"We'll finish this by seven in the morning, working straight just like we did last year and then we will head to Lou's for breakfast," Polashenski said. "It's a tradition."
Calvin and Hobbes. Two characters who, according to copyright law, have absolutely nothing to do with our Winter Carnival, always had plenty of snow. Dartmouth isn't so lucky this year. On a Carnival weekend sunny enough for beach clothes, the Green is muddy and the skies are dry. So how do we make the most of our winter weekend? How do we build snowmen or have snowball fights?
Take a lesson from Calvin: Get outside and use your imagination.
And don't forget ? there are plenty of adventures still to be had. Grab your ice skates or your bathing suit and head down to Occom Pond, put away your textbooks and figure out how to ski, gather everyone you know on the Green for some winter football. You can even bring your imaginary friends. We won't tell.
Murmurs about a Calvin and Hobbes theme for Winter Carnival that have been heard around campus for weeks are technically unfounded: the 2006 theme for Dartmouth's blowout winter weekend is "Stupendous Games: Mischief in the Snow" -- a deliberate move by the carnival committee to skirt copyright laws.
Cartoonist Bill Watterson does not license the rights for his two characters because he feels that using the characters in marketing strategies violates the spirit that they represent, according to the website of Watterson's publisher, Andrews McMeel Publishing, LLC.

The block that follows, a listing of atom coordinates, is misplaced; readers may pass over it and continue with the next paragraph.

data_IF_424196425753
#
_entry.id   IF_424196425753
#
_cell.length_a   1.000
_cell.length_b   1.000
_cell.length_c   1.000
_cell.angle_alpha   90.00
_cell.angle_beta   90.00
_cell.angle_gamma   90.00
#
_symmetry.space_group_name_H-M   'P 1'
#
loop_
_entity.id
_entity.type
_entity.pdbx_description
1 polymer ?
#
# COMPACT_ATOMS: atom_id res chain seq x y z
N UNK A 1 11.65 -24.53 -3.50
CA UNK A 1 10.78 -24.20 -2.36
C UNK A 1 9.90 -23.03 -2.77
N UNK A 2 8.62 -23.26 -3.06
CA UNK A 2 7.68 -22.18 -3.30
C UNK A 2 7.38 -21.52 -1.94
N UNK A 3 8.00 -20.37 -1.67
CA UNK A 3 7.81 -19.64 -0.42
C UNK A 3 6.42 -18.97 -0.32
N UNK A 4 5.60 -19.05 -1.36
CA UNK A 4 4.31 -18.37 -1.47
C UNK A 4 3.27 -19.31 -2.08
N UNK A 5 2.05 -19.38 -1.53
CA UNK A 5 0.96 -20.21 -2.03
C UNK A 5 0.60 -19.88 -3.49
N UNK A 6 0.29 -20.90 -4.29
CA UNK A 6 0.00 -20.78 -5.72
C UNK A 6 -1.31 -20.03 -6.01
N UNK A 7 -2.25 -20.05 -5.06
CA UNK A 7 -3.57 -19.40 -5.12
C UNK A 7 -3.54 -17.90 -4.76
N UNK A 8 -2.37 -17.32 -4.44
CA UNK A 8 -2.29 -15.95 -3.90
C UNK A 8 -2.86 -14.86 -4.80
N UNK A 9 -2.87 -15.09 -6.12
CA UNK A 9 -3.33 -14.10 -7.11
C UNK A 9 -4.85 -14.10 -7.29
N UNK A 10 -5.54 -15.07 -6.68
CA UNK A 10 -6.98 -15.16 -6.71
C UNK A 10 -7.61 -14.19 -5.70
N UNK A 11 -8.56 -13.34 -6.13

After the College's legal office told the carnival committee that it may run into legal problems by using the Calvin and Hobbes characters, the group looked into the copyright laws, according to carnival co-chair Megan Paradise '08.
The committee was able to confirm that the College's legal office was correct and adjusted the theme right away, said committee member Jonathan Kling '04.
Andrews McMeel, however, was not contacted by the College, according to Rebecca Schuler, publicity director at Andrews McMeel. She added that even if Dartmouth had contacted the company, there was only a minute possibility that they would have received any rights.
"As a company, we do not hold the rights to license Mr. Watterson's artwork. Mr. Watterson retains his rights and, to my knowledge, does not license them for any type of promotion or event," she said.